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TG’s guide to buying an Alfa Romeo

  1. It’s curious, isn’t it, our obsession with Alfa Romeo? Maybe you just don’t see it, maybe you need to be a certain age, maybe you’re thinking you ought to indulge, even if you don’t get the whole Alfa thing, to see if you do get it if you own one. Maybe owning an Alfa is its own reward. Thing is, you won’t know until you have a go.

    It’s not like you need a lot of money. A few thousand quid ought to do it, plus a bit extra for (suck your teeth now) running costs. That’s a whole chunk less than the new Alfa 4C pictured above costs. In fact, you should be able to buy all the cars you see here for less than the price of a specced-up 4C. Not that you should. That would be above and beyond the call of duty.

  2. 1) Brera Prodrive

    Sacrilegious though it might sound, this being an Italian coupe and all, the Brera you want is the one that came in for some fettling by the British rally specialists. They’re not very common, but the standard Brera was a stiff and stilted thing that neither rode nor handled particularly happily. So Alfa turned to Prodrive, and the end result is a 265bhp coupe that can hold its head high alongside a BMW 330i coupe. Striking looks, too.

    Which one? 3.2 V6

    Guide price: £15,000

    Easy to buy? Yep, and they’re well-priced

    Easy to run? Watch out for worn suspension

  3. 2) GTV

    You can pick up a GTV for less than a grand. Even one with a V6. Don’t. It might be pretty, but it will have issues. The one you want is a 2.0 Twin Spark for around £3,000. It won’t have done many miles, and although FWD, is neat around corners and looks amazing. Warning: don’t be tempted by the later 2.0 JTS. It may have direct injection, but it wasn’t a patch on the Twin Spark. And watch for rust in the floors.  

    Which one? 2.0 Twin Spark

    Guide price: £3,000

    Easy to buy? Oh yes, supply is good

    Easy to run? Bodies last well; floors don’t

  4. 3) 75

    It may look a bit curious, but then the 75 was from a different era. An era before Fiat got involved and stopped Alfa doing fun things, such as creating a rear-wheel-drive saloon with a transaxle gearbox mated to a 3.0-litre V6. Like the Sud, it was great to drive, but less like the Sud, it was also very well put together - Alfa was trying hard to match the quality that BMW and Audi were by now becoming well known for. 


    Which one? 3.0 V6

    Guide price: £4,000

    Easy to buy? There’s a fair few around

    Easy to run?  Yes

  5. 4) Alfasud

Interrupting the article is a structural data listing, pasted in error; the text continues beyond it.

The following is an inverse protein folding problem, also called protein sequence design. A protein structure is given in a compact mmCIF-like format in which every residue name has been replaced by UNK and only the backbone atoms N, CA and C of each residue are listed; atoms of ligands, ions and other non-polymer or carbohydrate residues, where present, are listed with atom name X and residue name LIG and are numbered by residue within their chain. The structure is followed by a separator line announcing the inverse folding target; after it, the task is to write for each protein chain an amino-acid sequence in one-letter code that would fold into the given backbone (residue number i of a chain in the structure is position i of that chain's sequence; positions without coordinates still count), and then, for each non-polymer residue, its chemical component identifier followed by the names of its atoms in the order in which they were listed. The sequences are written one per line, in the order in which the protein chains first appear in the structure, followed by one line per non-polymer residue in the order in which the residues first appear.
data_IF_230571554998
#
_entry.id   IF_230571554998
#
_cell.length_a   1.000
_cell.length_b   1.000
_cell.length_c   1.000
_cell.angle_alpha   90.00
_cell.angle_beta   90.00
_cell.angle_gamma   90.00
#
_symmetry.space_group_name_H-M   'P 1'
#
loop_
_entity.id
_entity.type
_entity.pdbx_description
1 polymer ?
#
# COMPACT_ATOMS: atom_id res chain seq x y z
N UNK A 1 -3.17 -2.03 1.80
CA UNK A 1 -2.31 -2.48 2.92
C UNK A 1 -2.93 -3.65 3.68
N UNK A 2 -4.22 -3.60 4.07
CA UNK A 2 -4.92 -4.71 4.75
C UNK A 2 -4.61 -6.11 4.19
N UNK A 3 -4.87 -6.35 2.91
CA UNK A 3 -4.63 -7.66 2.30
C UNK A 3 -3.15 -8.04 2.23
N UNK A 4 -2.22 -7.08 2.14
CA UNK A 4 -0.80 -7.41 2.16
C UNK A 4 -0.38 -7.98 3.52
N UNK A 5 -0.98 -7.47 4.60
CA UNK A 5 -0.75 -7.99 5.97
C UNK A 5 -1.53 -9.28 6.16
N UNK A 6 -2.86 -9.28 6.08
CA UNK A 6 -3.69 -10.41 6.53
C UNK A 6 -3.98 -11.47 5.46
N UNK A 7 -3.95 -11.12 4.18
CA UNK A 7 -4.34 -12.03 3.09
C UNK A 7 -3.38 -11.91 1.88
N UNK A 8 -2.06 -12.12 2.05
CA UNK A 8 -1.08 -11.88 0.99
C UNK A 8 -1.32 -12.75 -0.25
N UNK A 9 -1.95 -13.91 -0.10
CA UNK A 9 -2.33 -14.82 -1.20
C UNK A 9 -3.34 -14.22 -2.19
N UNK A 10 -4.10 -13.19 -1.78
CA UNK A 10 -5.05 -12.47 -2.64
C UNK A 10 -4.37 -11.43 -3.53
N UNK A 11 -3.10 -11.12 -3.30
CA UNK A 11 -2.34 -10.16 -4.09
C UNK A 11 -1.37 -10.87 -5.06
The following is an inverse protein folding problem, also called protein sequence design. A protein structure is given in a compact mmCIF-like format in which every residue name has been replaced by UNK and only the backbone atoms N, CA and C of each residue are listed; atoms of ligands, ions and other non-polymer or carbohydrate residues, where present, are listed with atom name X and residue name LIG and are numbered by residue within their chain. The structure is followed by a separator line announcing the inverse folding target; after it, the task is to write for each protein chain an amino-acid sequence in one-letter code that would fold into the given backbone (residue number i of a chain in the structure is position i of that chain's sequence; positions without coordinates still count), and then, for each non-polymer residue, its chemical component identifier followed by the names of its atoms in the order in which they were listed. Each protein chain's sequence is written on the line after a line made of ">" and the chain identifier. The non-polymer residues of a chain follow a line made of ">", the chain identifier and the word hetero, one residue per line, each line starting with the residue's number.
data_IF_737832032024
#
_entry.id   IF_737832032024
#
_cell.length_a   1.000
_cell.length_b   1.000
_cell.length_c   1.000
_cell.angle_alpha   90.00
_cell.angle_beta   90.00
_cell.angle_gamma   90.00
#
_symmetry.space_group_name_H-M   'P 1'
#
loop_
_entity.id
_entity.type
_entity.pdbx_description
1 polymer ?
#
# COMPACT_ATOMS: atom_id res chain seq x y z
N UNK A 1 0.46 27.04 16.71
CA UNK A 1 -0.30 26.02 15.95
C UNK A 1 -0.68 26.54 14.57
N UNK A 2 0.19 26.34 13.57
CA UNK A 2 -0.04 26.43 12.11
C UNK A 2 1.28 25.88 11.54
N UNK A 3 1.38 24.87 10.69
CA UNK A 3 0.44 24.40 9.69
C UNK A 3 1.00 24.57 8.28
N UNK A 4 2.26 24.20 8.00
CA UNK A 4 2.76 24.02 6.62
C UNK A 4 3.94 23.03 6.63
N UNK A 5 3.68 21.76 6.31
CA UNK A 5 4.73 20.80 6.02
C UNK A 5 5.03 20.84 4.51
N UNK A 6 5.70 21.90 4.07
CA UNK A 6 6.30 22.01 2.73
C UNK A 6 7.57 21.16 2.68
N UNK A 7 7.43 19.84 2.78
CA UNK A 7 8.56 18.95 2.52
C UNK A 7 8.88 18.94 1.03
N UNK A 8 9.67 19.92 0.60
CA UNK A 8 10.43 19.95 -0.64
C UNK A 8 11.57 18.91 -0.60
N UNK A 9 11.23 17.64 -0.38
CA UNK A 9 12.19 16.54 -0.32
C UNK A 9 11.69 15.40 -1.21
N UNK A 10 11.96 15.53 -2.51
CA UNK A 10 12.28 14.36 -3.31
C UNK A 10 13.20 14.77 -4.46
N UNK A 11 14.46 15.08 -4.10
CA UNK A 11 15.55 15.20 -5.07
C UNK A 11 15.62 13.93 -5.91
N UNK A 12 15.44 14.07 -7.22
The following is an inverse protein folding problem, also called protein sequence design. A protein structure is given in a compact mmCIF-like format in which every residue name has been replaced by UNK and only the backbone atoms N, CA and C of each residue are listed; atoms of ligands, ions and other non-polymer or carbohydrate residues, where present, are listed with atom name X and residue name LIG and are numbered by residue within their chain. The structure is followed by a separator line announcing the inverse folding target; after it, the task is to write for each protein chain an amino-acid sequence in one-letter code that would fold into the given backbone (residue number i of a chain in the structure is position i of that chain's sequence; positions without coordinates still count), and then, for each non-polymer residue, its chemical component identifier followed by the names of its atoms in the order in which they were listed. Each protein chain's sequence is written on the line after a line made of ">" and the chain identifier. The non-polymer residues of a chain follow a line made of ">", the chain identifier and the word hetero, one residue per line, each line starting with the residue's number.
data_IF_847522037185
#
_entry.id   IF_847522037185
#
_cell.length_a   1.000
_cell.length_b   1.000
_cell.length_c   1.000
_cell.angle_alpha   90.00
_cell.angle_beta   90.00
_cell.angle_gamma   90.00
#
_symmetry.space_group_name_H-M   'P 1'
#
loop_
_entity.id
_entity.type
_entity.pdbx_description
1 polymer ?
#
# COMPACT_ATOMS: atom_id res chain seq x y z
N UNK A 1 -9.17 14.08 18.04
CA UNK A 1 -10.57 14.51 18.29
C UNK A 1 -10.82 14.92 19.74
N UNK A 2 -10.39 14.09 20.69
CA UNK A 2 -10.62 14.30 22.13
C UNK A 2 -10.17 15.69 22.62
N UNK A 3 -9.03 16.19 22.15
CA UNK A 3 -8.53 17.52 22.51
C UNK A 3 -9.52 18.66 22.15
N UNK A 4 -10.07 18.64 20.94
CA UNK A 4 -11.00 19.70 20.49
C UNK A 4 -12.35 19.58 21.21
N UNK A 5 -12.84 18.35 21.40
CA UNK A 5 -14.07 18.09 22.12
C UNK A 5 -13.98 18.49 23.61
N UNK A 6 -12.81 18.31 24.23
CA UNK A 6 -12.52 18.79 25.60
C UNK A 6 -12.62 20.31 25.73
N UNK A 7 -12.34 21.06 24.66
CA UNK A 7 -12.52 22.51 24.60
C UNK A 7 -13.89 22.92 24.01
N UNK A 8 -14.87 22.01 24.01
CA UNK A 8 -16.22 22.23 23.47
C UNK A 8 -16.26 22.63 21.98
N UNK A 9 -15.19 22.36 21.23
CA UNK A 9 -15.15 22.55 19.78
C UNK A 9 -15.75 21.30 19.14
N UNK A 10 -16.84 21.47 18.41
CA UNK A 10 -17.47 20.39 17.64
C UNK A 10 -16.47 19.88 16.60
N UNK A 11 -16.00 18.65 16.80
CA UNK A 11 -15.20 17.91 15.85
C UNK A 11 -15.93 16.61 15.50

The Sud was legendary. Flat-four 1.2-litre engine mounted ahead of the front wheels, simple styling and the sort of joyful, playful handling that only a small Italian car can really deliver. It was the way it drove that made the Sud shine, and still makes it a delight today. You’ll need to watch for rust, worn suspension links and gearbox synchromesh issues, but the engines are robust and the later cars were made of tougher stuff. 

    Which one: 1.5Ti Green Cloverleaf 1983

    Guide price: £4,000

    Easy to buy? A nightmare, due to rarity

    Easy to run? Not for everyday use

  6. 5) 156 GTA

    As a 250bhp FWD sports saloon, the 156 GTA didn’t float everyone’s boat, particularly as it was surprisingly softly suspended. But it was very engaging to drive and the 3.2-litre V6 sang a seductive song. It’s also one of the prettiest saloons ever. The combination of engine, looks and the fabled GTA badge means prices have bottomed out now, so go for a good one - long-term, the saloons are likely to be more collectable than the Sportwagons.

    WHICH ONE? Saloon

    GUIDE PRICE: £7,000

    EASY TO BUY? Still quite a few about

    EASY TO RUN? Yes, although the floors rust

  7. 6) Spider

    The Alfa everyone wants. Hence it’s the most collectable Alfa of the past 40 years. Actually the most desirable are now older than that - the 1966 1600 Duetto boat-tail made famous in The Graduate commands over £20,000. But if you want a Spider you can rely on, you need a Series 4, which has more modern amenities and will cost you little more than half an early car. Long-term, it won’t rise so much in value, but you shouldn’t lose cash, either. 

    Which one? Series 4

    Guide price: £12,000

    Easy to buy? Owners love ‘em, so keep ‘em

    Easy to run? Watch for electrical glitches

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